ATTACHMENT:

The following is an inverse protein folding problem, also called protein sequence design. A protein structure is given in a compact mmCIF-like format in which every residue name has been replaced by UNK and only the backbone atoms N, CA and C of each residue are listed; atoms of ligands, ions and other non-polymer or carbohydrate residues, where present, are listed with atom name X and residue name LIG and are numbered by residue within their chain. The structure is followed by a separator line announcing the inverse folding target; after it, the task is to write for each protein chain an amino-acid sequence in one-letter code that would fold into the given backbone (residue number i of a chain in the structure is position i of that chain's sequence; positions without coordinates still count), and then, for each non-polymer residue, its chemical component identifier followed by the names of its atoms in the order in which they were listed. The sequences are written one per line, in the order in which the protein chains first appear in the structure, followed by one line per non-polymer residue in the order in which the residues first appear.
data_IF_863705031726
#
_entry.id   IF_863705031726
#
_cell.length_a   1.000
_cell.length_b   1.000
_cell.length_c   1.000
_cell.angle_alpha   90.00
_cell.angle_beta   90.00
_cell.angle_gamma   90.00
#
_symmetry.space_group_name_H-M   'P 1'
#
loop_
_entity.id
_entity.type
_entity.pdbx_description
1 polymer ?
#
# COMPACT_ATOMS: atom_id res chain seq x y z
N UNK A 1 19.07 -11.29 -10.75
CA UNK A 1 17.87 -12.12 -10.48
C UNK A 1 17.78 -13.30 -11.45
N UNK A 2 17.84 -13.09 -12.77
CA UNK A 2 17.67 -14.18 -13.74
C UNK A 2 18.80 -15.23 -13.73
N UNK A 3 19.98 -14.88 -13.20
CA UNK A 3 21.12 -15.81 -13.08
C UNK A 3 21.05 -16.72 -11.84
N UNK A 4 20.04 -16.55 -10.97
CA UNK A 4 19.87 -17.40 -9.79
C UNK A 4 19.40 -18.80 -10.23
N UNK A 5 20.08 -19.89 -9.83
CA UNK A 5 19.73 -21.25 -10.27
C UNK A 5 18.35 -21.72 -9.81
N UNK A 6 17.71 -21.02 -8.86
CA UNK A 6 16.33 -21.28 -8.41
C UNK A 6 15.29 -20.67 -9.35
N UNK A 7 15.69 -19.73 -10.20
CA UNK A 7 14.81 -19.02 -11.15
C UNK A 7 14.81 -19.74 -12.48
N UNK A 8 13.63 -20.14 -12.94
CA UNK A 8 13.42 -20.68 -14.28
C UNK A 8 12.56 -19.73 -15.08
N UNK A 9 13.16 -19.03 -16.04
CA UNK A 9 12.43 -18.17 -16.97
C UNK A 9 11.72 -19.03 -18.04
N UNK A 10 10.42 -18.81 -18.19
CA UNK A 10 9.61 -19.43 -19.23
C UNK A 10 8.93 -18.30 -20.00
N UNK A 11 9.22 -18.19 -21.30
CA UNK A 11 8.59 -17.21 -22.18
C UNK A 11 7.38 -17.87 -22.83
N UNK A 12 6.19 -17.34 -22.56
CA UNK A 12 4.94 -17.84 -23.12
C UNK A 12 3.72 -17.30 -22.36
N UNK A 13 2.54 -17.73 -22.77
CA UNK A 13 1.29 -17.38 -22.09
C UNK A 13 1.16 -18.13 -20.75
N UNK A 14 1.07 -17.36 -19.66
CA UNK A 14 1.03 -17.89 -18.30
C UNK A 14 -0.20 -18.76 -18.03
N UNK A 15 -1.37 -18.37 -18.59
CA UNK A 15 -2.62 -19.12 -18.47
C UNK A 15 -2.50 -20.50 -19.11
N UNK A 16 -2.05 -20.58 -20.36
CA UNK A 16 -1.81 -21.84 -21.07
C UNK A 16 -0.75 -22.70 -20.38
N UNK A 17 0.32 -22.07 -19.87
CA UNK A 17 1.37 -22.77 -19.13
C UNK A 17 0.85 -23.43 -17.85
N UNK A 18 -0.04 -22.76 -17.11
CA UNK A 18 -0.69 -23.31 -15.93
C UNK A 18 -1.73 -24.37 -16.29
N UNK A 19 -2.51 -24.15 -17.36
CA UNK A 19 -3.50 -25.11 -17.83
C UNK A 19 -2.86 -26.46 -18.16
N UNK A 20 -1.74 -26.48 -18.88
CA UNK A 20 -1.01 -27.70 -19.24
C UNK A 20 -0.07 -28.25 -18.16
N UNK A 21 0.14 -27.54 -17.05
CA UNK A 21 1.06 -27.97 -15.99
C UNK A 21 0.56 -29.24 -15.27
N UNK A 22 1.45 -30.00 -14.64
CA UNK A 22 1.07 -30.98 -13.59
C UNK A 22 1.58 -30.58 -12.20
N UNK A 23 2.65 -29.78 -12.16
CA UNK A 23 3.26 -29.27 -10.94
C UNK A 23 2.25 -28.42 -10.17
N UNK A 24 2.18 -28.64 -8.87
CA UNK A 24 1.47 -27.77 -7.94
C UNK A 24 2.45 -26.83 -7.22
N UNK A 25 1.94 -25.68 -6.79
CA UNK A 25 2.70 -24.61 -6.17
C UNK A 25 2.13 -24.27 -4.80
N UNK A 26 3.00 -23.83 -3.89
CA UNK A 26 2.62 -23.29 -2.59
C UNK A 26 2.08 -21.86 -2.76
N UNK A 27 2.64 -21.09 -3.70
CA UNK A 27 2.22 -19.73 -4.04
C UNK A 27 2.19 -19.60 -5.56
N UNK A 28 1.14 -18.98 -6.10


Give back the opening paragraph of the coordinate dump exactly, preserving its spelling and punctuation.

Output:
The following is an inverse protein folding problem, also called protein sequence design. A protein structure is given in a compact mmCIF-like format in which every residue name has been replaced by UNK and only the backbone atoms N, CA and C of each residue are listed; atoms of ligands, ions and other non-polymer or carbohydrate residues, where present, are listed with atom name X and residue name LIG and are numbered by residue within their chain. The structure is followed by a separator line announcing the inverse folding target; after it, the task is to write for each protein chain an amino-acid sequence in one-letter code that would fold into the given backbone (residue number i of a chain in the structure is position i of that chain's sequence; positions without coordinates still count), and then, for each non-polymer residue, its chemical component identifier followed by the names of its atoms in the order in which they were listed. The sequences are written one per line, in the order in which the protein chains first appear in the structure, followed by one line per non-polymer residue in the order in which the residues first appear.